Learning to Walk Away.
By the time you’re reading this, I’ll be flying over the Indian Ocean to the exotic Seychelles islands. I haven’t stopped dreaming about the pristine beaches and turquoise waters since my trip to Mauritius last year (Read: What a Fisherman Taught Me About Paradise). I didn’t think the seagulls would call me back so soon. In fact, I didn’t think I’d be travelling internationally for a while. And there’s only one reason. I’m learning to walk away.
At TBEX Toronto earlier this year, I sat nodding vigorously as Amy of Everything Everywhere (@EverywhereAmy) said, if you don’t value your blog, no one else will. I’ve taken her words to heart, etched them in my mind, and weighed them against the offers that came my way during the past four months.
An invite to Europe wanted me to “do” three entire countries in 5 days. An invite to a major country in the Pacific wanted me to “see everything” from 9 am to 9 pm on each day of the trip, then write more stories than there were days. You can argue that’s how FAM trips for journalists have always been run and that’s also how many Indians like to travel, but can you really say you’ve experienced a country if you haven’t mingled with the locals, sampled a local bar, strolled around its back lanes, tried the public transport, and found adventure by losing your way?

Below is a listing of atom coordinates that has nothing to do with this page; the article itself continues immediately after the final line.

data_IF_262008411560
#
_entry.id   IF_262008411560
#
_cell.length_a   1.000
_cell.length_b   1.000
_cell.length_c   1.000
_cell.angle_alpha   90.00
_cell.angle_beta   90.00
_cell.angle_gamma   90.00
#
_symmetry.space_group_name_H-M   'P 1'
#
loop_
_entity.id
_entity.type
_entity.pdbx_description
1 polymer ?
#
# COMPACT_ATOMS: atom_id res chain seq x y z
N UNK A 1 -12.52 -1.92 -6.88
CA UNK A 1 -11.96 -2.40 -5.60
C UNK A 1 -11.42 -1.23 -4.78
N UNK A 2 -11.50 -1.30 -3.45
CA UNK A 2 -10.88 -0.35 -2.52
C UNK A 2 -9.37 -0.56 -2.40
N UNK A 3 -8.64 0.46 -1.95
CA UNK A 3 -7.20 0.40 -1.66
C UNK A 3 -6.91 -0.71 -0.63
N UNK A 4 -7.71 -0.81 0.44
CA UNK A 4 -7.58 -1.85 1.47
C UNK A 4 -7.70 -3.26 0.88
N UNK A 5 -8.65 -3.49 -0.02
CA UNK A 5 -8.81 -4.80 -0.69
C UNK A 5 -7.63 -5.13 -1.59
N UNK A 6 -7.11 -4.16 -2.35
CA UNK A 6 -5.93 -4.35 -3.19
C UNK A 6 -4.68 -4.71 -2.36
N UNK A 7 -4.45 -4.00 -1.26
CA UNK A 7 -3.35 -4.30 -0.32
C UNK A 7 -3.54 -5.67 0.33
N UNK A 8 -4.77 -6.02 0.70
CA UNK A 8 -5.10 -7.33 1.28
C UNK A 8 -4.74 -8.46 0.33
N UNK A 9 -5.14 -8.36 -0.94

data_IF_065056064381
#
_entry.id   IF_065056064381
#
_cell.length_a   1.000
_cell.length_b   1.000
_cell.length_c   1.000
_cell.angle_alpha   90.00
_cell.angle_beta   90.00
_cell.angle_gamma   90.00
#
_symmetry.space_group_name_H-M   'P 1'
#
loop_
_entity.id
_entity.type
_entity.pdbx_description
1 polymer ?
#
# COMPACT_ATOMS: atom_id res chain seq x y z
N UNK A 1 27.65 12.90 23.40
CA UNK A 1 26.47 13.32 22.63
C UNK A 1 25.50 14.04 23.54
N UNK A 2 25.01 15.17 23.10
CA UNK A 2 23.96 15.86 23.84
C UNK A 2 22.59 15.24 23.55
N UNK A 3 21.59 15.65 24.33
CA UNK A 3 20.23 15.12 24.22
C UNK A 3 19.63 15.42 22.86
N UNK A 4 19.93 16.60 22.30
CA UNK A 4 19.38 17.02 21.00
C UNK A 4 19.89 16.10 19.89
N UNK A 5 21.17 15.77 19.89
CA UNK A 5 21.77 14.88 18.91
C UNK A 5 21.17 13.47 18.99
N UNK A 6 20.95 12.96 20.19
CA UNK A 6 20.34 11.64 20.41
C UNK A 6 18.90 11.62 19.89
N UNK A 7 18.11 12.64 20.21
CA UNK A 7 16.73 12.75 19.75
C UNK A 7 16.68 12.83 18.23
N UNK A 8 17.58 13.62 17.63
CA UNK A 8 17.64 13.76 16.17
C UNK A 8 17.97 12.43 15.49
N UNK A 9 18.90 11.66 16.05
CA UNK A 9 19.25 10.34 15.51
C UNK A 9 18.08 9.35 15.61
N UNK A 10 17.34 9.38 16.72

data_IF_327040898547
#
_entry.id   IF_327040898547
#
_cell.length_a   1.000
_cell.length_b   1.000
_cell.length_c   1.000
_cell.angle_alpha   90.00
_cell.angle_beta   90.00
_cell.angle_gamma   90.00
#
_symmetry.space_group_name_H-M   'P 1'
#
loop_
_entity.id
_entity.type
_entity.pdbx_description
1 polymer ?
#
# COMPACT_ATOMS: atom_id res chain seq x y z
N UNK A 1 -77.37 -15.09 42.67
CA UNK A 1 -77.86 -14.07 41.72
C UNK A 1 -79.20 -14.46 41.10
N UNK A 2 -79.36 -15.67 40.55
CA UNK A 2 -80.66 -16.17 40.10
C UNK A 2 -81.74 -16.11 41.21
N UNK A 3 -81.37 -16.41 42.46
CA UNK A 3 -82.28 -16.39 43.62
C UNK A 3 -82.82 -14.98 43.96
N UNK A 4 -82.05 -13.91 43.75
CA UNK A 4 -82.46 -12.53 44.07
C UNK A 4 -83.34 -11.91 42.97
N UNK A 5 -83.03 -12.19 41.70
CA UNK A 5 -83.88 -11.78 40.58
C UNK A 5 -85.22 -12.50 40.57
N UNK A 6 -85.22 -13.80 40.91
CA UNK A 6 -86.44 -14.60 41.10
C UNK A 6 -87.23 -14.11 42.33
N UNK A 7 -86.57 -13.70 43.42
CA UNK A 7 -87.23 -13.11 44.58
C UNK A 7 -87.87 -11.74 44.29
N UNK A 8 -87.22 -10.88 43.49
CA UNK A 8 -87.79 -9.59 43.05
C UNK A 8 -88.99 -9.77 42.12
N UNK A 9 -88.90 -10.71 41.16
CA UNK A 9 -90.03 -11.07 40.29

I was frustrated. But for the first time, I felt confident walking away from partnerships that neither offered me the freedom to travel on my own terms, nor compensated me for my time and efforts. The temptation to accept an international trip on poor terms is far too great, and I’ve battled it with all my might. I know there are many bloggers and freelance writers out there who are still working on such terms, and I want to reach out to them and tell them what Amy told me. You need to learn to walk away.
I’m breaking my international travel hiatus with Seychelles this week, and Germany in early December. It’s last call for my flight and I’m thinking, two roads diverged in a wood, and I, I took the one less travelled by, and that has made all the difference.